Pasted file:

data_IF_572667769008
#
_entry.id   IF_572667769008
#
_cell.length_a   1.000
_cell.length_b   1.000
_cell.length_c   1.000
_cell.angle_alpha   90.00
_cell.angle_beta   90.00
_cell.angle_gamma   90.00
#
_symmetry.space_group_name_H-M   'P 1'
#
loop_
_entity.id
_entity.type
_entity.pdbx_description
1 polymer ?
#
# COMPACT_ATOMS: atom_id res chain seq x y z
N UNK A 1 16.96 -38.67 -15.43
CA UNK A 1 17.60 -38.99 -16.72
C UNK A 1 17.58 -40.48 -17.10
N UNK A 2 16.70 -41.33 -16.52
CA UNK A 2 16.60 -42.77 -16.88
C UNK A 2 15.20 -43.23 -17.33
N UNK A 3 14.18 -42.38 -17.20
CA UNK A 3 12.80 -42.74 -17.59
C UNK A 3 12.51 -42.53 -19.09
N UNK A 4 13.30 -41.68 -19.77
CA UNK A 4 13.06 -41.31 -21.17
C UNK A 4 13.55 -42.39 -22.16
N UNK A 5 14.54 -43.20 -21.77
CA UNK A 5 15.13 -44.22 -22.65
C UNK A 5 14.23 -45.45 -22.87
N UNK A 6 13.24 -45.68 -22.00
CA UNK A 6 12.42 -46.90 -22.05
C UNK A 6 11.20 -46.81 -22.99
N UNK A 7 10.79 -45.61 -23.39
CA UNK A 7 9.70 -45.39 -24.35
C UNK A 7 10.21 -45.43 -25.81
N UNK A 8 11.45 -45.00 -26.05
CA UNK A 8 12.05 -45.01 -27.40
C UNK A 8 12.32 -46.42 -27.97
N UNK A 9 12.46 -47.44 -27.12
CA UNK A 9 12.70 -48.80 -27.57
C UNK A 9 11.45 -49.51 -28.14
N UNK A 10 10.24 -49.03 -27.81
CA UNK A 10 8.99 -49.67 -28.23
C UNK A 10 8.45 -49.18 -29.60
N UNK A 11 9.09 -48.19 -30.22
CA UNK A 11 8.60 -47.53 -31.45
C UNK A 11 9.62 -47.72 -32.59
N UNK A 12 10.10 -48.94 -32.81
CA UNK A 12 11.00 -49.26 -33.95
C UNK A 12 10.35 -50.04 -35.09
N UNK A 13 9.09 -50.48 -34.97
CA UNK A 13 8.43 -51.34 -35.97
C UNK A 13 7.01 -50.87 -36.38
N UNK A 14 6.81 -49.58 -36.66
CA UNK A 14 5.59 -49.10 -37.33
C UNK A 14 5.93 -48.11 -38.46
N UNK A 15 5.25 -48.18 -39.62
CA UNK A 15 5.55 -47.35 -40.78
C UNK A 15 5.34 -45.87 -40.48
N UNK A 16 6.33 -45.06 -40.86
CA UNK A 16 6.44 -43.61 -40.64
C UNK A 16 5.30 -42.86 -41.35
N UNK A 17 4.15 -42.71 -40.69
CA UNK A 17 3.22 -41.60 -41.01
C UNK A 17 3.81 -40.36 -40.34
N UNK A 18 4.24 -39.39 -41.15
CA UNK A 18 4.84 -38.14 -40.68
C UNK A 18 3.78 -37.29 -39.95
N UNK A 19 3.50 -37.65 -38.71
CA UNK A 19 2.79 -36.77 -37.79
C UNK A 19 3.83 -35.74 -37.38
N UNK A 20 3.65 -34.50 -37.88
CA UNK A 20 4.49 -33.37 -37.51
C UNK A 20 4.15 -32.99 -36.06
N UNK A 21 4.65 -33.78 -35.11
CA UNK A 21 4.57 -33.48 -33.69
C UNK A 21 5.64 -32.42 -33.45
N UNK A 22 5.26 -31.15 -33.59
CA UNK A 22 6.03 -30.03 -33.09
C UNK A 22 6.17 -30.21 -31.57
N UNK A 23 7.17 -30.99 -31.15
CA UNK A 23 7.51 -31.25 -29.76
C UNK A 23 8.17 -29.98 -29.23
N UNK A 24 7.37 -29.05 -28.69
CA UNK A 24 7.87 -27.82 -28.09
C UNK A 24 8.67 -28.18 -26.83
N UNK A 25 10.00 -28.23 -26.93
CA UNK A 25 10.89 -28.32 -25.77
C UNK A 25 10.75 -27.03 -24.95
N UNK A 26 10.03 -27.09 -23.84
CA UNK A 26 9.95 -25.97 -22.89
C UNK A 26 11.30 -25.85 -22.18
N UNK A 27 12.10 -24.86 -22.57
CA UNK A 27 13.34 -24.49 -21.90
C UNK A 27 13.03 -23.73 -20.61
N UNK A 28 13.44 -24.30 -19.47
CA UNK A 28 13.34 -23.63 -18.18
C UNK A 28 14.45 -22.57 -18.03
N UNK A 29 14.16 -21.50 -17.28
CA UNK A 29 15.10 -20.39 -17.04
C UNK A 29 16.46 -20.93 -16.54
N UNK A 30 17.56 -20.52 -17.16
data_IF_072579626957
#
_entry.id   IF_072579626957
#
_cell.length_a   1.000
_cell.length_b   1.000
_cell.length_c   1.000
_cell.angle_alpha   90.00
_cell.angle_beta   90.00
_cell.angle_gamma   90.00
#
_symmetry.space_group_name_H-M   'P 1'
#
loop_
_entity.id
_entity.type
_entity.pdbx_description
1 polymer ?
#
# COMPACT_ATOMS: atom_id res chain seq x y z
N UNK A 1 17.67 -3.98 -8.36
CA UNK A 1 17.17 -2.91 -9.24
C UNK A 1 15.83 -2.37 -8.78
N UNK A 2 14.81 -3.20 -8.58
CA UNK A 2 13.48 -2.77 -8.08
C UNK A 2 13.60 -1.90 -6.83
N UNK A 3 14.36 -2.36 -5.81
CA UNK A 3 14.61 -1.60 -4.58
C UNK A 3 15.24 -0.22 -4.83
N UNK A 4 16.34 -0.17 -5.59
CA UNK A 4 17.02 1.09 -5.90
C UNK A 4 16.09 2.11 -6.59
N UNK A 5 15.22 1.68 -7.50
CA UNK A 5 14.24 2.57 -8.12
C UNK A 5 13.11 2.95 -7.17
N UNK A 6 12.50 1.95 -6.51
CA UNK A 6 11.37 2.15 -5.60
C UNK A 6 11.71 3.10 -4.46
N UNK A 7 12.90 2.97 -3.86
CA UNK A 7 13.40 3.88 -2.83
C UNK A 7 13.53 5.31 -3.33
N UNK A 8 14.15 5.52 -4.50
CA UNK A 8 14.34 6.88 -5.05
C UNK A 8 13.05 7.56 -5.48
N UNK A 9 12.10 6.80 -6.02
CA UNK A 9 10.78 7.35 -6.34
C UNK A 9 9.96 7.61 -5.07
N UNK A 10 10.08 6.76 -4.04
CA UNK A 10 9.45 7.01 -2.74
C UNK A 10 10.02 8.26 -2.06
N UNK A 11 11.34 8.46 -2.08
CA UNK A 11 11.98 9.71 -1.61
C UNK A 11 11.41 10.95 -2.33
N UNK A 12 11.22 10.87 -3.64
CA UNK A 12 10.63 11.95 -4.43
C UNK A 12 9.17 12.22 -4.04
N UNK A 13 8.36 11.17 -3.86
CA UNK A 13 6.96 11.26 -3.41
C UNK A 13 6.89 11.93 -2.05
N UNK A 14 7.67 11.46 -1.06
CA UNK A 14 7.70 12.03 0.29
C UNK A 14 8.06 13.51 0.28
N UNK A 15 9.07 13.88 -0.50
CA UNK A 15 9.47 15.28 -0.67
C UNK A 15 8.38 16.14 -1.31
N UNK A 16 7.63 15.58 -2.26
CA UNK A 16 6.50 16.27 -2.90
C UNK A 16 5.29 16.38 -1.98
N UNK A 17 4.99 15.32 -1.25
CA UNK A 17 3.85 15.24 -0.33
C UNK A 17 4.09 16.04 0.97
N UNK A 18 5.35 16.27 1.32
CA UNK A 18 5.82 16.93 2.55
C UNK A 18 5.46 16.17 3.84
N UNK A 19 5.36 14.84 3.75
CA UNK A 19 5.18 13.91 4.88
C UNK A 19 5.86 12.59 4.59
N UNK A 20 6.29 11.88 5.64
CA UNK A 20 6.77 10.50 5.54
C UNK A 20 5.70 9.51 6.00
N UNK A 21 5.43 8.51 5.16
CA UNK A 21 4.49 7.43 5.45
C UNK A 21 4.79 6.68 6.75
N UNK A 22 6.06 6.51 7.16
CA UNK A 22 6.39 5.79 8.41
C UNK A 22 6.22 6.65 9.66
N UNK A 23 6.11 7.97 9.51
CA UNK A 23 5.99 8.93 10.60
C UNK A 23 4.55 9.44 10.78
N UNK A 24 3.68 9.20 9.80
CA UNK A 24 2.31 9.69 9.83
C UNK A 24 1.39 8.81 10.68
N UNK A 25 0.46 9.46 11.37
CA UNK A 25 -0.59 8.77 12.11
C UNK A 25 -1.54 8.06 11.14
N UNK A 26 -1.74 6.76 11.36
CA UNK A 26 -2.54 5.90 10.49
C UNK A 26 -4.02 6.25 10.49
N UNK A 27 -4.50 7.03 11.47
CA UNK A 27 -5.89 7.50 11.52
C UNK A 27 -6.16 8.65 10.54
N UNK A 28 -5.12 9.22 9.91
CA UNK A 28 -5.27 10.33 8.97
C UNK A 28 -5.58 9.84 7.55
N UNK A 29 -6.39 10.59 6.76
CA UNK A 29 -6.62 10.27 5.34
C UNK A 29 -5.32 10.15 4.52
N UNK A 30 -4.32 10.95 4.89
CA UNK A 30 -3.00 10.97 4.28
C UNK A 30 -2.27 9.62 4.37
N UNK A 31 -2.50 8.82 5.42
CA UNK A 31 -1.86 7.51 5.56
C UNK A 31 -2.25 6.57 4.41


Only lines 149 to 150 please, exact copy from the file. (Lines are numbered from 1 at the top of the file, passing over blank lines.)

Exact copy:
C UNK A 7 13.53 5.31 -3.33
N UNK A 8 14.15 5.52 -4.50